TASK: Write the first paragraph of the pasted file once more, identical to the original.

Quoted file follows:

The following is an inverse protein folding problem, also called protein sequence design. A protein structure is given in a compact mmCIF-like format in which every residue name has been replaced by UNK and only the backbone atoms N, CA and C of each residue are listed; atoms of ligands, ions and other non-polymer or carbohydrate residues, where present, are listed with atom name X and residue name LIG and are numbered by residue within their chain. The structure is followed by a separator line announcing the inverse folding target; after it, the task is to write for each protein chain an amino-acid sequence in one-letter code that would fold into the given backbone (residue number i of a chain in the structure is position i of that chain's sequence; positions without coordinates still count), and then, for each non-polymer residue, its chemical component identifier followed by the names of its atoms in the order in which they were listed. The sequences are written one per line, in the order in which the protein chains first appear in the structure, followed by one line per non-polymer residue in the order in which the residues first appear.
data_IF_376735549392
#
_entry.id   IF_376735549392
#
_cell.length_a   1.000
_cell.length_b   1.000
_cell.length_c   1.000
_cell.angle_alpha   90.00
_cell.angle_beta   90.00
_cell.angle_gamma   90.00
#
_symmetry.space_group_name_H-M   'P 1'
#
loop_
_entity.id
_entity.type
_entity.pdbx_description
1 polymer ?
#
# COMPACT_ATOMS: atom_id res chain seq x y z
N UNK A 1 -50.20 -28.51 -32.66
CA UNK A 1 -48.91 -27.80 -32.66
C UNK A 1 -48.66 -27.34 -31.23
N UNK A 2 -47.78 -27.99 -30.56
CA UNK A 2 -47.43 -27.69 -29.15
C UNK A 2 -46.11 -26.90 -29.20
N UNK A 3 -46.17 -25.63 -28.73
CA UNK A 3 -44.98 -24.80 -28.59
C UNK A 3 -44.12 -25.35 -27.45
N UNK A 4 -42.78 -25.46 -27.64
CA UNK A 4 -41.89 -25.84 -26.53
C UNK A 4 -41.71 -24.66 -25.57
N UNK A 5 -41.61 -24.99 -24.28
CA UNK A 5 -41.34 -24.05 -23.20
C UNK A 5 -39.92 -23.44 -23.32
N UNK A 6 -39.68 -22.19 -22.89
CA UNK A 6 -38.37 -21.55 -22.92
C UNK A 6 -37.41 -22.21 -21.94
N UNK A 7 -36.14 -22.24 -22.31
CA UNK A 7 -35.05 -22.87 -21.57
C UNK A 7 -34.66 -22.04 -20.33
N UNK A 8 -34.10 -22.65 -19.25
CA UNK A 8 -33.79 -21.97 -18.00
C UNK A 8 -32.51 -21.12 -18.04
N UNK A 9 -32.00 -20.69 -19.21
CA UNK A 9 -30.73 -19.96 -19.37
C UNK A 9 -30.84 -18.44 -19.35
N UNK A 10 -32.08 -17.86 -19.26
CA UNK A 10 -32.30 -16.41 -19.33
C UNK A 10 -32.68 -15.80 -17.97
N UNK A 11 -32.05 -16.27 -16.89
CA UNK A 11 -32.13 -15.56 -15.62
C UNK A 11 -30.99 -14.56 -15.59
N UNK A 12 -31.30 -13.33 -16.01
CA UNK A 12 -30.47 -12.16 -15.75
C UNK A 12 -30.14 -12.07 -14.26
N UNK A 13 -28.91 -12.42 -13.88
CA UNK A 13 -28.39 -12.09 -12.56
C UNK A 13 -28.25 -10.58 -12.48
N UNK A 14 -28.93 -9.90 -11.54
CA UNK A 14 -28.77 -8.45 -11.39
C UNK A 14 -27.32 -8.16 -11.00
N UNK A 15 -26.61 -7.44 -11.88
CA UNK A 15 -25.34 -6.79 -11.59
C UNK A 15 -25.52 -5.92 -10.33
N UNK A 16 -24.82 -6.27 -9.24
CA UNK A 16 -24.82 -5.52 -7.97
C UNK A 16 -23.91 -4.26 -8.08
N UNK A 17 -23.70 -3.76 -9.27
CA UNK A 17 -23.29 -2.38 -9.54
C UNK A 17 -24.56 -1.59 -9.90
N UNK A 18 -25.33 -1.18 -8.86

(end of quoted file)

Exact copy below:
The following is an inverse protein folding problem, also called protein sequence design. A protein structure is given in a compact mmCIF-like format in which every residue name has been replaced by UNK and only the backbone atoms N, CA and C of each residue are listed; atoms of ligands, ions and other non-polymer or carbohydrate residues, where present, are listed with atom name X and residue name LIG and are numbered by residue within their chain. The structure is followed by a separator line announcing the inverse folding target; after it, the task is to write for each protein chain an amino-acid sequence in one-letter code that would fold into the given backbone (residue number i of a chain in the structure is position i of that chain's sequence; positions without coordinates still count), and then, for each non-polymer residue, its chemical component identifier followed by the names of its atoms in the order in which they were listed. The sequences are written one per line, in the order in which the protein chains first appear in the structure, followed by one line per non-polymer residue in the order in which the residues first appear.